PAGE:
Friday 18 November 2011


Oi Vey, such a flair for the dramatic! The illegal (even by Israel's terms) settlers had their buildings torn down by the IDF. This young man, seen below, is howling to his god at the injustice! Nevermind, there are always price tags to be enacted; he will find an outlet for his misplaced zeal.

Surprise, surprise. Now Chaim Har-Zahav, a reserve IDF soldier, armed to the gills, has had a small sample of what the real owners of Palestine endure day by day, year by year.

However, the intentions behind what these settlers did to the IDF vehicles highlight just how truly despicable they are. They are a pack of rabid beasts consumed by a lunatic hate. Their “god” gave them that land and they’ll kill anyone who gets in their way.

Har-Zahav describes a reality in which the greatest danger to IDF soldiers comes not from the Palestinians but from the settlers. He tells of a thirty-day stint that began with fellow soldiers at the base giving him cryptic warnings, continuing with settlers calling them to the scene, demanding they expel an “intimidating intrusion” of two Palestinian women “so old they may have fought us in 1948 who were on their way to a fruit grove that they legally own.

From there it continued, featuring multiple incidents of himself and other soldiers being pelted with large rocks, building blocks and a few times a Molotov cocktail by settlers or from settlement positions. 

The blog exposing this violence in the West Bank has apparently shocked Israelis. Personally I find that a tad difficult to swallow unless the local press is as repressive and controlling at what the Israelis learn as they are in America, both Canada and the U.S. And that is entirely possible.


By Donald Macintyre
November 18, 2011

Though fairly hair-raising, the blog Haim Har-Zahav wrote about how his Israel Defence Forces unit was attacked several times in the West Bank back in September would have gone almost unnoticed ~ except for one thing.

The attacks were not by Palestinians, they were by Israeli settlers. Mr Bar-Zahav, 33, who has two young girls and loyally does annual reserve duty, is not easy to surprise. A veteran of combat in Lebanon and in the West Bank at the peak of the intifada, he calls himself a “mainstream Israeli”. 

But today, over a cup of coffee round the corner from the TV station where he works as a successful editor and producer, he says: “All of a sudden you find yourself being attacked literally by the people you left your home to defend… that’s what shocked me. I wasn’t even slightly aware that there was such violence towards soldiers in the West Bank.”

He was on duty when the Israeli military demolished three buildings in the outpost of Migron, a Jewish settlement that is illegal under Israeli and international law. 

(ED: Aren’t they ALL illegal?!)

The demolitions sparked a series of “price-tag” (a euphemism for revenge) attacks by extremist settlers on Palestinians and their property. Mr. Har-Zahav described in his blog how settlers erected a barricade of burning tires to block a West Bank road, apparently in a “price-tag” operation.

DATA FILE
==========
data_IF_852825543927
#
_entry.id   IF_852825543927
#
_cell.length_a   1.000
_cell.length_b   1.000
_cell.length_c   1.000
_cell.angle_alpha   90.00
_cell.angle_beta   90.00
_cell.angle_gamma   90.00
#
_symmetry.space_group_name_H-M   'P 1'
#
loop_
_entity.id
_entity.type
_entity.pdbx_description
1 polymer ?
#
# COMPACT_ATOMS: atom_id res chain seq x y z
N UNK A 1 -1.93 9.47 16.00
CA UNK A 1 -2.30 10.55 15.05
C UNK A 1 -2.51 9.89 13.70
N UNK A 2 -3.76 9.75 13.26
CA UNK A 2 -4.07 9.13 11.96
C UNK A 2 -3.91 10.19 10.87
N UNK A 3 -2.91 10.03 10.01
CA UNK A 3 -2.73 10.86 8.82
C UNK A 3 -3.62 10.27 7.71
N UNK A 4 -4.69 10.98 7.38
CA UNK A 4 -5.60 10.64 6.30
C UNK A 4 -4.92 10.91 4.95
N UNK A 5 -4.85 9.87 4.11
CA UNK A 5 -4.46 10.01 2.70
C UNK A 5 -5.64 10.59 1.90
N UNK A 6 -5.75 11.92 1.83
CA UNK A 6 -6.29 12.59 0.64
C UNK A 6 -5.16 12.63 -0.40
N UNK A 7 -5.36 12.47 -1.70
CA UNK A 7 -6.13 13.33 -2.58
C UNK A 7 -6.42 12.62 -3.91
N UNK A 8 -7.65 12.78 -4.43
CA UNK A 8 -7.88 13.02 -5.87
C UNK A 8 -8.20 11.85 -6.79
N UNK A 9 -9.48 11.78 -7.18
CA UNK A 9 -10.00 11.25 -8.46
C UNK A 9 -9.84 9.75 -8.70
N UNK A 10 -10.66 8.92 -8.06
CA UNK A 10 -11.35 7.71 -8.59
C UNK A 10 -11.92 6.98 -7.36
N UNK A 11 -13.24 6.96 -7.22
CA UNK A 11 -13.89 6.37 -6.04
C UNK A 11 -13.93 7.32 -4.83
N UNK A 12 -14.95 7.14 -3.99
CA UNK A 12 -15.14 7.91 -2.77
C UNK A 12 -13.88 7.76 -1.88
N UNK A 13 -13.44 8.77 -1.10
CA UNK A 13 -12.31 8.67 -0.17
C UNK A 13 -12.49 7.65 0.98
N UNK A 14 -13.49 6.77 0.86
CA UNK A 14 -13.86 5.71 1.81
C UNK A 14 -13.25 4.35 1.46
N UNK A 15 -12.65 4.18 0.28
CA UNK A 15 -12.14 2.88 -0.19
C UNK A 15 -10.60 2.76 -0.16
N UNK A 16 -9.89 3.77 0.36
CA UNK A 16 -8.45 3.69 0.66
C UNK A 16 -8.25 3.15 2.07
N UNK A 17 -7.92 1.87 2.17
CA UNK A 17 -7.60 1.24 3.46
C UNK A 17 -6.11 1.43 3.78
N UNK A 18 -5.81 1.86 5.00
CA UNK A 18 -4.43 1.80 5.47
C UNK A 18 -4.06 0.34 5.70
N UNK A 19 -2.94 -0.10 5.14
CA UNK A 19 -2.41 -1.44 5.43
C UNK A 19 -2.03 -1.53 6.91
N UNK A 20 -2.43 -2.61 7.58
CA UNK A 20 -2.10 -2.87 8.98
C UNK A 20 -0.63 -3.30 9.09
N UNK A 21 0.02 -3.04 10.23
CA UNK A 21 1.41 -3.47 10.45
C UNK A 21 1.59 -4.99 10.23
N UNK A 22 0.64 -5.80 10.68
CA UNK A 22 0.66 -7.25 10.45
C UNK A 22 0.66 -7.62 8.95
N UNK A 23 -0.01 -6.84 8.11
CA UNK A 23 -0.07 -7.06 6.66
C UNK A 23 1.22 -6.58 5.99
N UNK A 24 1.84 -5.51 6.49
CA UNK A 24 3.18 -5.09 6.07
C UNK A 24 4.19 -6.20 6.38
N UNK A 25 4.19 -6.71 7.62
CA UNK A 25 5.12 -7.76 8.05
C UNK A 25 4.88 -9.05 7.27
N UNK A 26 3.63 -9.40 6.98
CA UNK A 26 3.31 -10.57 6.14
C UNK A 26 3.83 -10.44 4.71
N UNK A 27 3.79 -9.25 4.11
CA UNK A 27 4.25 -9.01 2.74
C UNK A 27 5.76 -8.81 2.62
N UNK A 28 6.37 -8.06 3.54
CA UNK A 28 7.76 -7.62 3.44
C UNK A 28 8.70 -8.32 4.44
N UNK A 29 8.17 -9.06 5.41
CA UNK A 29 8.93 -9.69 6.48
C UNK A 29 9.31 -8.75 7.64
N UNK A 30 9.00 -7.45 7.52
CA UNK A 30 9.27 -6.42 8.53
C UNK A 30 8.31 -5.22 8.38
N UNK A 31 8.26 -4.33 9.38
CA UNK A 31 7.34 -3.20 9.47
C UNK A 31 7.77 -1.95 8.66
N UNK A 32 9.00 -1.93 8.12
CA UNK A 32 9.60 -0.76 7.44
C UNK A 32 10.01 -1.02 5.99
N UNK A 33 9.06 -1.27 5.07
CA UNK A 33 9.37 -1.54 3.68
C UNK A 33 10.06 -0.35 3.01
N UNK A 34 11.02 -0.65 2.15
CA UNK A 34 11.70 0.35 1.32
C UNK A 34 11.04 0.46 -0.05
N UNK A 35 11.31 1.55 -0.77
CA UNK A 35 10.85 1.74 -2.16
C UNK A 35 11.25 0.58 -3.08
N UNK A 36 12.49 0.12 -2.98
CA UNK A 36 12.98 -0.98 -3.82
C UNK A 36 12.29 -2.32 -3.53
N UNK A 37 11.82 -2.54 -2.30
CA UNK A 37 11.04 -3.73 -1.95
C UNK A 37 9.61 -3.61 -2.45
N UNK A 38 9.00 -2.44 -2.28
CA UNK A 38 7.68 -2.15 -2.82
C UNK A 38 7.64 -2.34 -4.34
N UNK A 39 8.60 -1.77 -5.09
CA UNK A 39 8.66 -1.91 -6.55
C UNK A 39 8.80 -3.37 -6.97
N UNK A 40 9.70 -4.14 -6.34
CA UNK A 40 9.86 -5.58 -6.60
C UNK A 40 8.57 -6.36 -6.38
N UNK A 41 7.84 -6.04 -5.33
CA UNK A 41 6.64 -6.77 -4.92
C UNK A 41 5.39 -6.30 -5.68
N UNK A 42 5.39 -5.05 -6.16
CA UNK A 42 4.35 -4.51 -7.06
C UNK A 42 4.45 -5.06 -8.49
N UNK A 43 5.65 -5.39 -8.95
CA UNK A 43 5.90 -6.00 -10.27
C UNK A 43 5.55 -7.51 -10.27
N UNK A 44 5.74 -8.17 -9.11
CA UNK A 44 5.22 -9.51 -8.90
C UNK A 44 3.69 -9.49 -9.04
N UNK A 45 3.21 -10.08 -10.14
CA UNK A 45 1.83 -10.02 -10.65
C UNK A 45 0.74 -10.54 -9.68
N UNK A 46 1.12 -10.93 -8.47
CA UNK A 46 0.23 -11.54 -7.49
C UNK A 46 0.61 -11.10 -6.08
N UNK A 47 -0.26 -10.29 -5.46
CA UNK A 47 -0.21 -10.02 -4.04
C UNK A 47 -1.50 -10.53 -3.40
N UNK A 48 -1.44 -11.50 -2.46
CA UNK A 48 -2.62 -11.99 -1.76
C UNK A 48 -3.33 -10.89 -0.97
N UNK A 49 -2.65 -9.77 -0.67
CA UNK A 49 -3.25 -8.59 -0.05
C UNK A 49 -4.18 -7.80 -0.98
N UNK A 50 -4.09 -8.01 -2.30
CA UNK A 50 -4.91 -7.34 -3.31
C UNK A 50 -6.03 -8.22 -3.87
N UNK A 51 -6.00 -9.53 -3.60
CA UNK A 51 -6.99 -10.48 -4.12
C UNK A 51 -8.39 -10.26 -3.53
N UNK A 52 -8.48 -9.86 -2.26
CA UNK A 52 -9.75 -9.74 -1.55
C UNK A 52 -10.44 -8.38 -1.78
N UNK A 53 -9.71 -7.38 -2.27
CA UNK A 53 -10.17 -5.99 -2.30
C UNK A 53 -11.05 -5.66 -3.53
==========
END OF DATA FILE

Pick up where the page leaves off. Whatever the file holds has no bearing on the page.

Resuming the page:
The military always rushes to dismantle such barriers, used in the past by Palestinian militants, because if a settler’s car is stuck, “he becomes an easy target for terrorists”, Mr. Har-Zahav said.

But this time, as soon as the military patrol arrived young teenage settlers in ski masks began pelting it with large stones ~ Mr. Har-Zahav indicates a diameter of about 8in – from the terraces 10 metres above the road. “It’s physics,” he says. “If someone gets banged with one from that height, that person is either dead or seriously injured.”

We know the name of the settlement, but Mr. Har-Zahav does not want it publicized in case he is pursued through the courts by its members. But he does not hesitate to specify the attack on the Beit El military base near Ramallah, where, as he wrote in his blog, the settlers ~ on several occasions he uses the word “terrorists” ~ not only wrote “price-tag” graffiti, but cut wires under the bonnets, put sugar in the petrol tanks and cut brake cables of the vehicles “the army uses to protect them”.

He wrote: “I don’t know how it works… in the parallel universe. But in the universe I come from, the State of Israel, when someone cuts your brakes, it is an attempt to kill or assassinate.” Normally Mr. Har-Zahav’s blog gets 20,000 hits. This one got 44,000. By some on the far right he was accused of treachery; by some on the far left he was criticized for serving in the West Bank at all.

The pro-settler newspaper Makor Rishon published the blog, fuelling an already lively debate among its readers about the “price-tag” tactic. “I didn’t write the blog just to put down the settlers or smear mud in their faces,” Mr Har-Zahav says. “It’s far more important to me that the settlers discuss it than the readers of The Independent or, for that matter, Maariv or Yedhiot Ahronot. Much of the response, he says, was “apologies and shame” and he says that relations between the IDF and settlers have traditionally been good.

But he also says that while “officially” there is no difference in the constraints on the way soldiers confront Palestinians and settlers, “actually there is a huge difference. You still think two, three, four, five, six times more [before shooting at settlers] than if you encounter Palestinians”. 

He cites the recent example in which a soldier is facing trial for accidentally shooting dead a settler rabbi who failed to stop at a makeshift checkpoint and one of his own in which a Palestinian was shot dead in similar circumstances, when there was no official investigation.

Mr. Har-Zahav, who testified to the veterans’ organization Breaking the Silence after writing his blog, feels he performed a public service by highlighting a topic seldom discussed. “I told the truth,” he says.

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